Jan 1, 2012 9:00 AM, By Blair Jackson
AND THE RETURN OF GARY RYDSTROM
Steven Spielberg’s War Horse is a classic Hollywood epic, a throwback to a different era of filmmaking, when character development and telling a story in a cogent and methodical way were more important than gimmicky effects and manic pacing. The film is unabashedly aimed at families—there’s no sex, bad language or gushing blood—yet it is also a tale about war, violence, and complex and often difficult relationships.
SoundWorks Collection Profile on War Horse
“When I saw it, I was amazed how old-fashioned it felt, in a good way,” comments Gary Rydstrom, who was co-supervising sound editor (with Richard Hymns), sound designer and FX re-recording mixer for the film. “So many modern movies tend to have more edge or sarcasm or self-awareness, and this is telling a very big story in an episodic way. It’s traveling long distances and meeting a lot of different characters. It has a David Lean grandness.
“It’s a story about humanity surviving in the midst of war, told through how people relate to horses, really,” he continues. “It has a beauty to it that’s fitting and also a real emotional power. I had never worked on a movie quite like this. For me, it felt like I was able to get into a time machine and do a movie in 1960, but with Pro Tools and digital consoles.” [Laughs]
War Horse, and the recent Mission Impossible: Ghost Protocol, mark Rydstrom’s return to mainstream feature sound work following seven years at Pixar, where he directed and supervised the sound for a pair of well-received shorts (Lifted was Oscar-nominated), was the studio’s in-house audio consultant and was directing a full-length film called Newt until it was canceled in mid-2010. Before his time at Pixar, Rydstrom spent two decades at Skywalker Sound, working on dozens of top films, nine of which earned him Oscar nominations; of those, seven wins for four movies: Terminator 2, Titanic and two Spielberg films, Jurassic Park and Saving Private Ryan. He last worked with Spielberg on Minority Report in 2002.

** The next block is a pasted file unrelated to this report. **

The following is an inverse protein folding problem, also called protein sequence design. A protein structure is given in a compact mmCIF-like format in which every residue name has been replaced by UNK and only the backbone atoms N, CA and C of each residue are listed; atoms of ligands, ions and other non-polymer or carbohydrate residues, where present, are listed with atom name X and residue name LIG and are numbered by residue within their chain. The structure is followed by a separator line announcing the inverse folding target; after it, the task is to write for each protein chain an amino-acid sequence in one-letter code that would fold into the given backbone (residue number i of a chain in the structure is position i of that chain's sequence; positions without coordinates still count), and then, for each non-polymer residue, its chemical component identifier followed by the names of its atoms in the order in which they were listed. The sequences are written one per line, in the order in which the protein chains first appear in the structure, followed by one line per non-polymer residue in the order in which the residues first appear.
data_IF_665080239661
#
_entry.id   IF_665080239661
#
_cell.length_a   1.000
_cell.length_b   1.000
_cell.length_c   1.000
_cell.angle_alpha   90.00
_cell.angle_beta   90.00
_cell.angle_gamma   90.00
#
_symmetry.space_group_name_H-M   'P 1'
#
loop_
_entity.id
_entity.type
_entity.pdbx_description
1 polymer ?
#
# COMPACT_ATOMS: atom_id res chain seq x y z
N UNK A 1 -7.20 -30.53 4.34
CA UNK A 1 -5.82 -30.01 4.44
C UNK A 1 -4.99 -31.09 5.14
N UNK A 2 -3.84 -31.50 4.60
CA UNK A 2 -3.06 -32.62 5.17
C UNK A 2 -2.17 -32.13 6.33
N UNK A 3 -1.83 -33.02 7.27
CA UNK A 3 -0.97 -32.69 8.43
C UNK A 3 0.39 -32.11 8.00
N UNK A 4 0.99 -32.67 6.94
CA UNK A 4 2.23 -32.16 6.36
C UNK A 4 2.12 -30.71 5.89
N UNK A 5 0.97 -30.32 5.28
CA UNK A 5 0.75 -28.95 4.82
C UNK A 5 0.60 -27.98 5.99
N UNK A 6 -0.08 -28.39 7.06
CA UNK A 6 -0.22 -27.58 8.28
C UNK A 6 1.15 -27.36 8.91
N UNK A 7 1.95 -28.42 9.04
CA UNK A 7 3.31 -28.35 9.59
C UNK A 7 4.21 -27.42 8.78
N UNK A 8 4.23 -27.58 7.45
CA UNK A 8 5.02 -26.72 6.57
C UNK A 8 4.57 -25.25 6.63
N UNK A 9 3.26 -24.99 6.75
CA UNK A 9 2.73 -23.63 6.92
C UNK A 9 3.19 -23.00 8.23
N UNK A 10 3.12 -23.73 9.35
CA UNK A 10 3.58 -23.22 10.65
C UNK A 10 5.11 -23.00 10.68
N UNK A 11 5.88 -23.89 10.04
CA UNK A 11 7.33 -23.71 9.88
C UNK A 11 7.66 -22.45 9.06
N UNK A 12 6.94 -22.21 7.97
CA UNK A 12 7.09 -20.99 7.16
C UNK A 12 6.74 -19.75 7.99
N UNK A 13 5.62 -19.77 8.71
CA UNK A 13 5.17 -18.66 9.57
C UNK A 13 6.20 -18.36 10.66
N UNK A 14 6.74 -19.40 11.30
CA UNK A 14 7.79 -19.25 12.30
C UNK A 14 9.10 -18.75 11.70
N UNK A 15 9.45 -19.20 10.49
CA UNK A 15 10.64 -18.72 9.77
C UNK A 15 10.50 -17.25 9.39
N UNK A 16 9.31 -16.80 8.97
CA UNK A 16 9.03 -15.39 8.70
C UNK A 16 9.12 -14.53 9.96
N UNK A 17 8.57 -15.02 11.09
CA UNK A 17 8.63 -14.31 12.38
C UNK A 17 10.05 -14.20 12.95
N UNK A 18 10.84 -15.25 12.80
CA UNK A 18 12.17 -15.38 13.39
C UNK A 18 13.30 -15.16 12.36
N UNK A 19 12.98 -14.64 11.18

Rydstrom got the call to work on War Horse a few months before the relatively short two-month shoot in England during the fall of 2010. “We did a lot of our collecting of sounds based on the script, and luckily the script had a good sense of what the movie would be and a great sense of tone, and it also had that old-fashioned quality. Maybe that’s why we collected so many sounds—because we hadn’t seen the movie yet. We did some recording trips that, had we seen the movie, maybe we wouldn’t have done. But once we did see the movie, we had a huge amount of great material to work with.
“We recorded all over the place and we had a lot of people doing it,” he continues. “E.J. Holowicki [who has contributed sounds for numerous Pixar films] did a lot, and Nia Hansen was a field recordist for us on this and happens to own horses and know horses really well. We recorded a ton of stuff and a lot of it, not surprisingly, was horses and every type of horse, including a foal being born, which is pretty amazing. We recorded race horses, putting mics with jockeys on the horses because we had cavalry charges [in the film]. Nia went to a vet hospital at UC Davis and recorded horses coming out of anesthesia, sick horses, horses with tracheotomies. The sad truth is this often is a movie about horses struggling, so we had to find ways of capturing that without making them actually go through what it looks like they’re going through.
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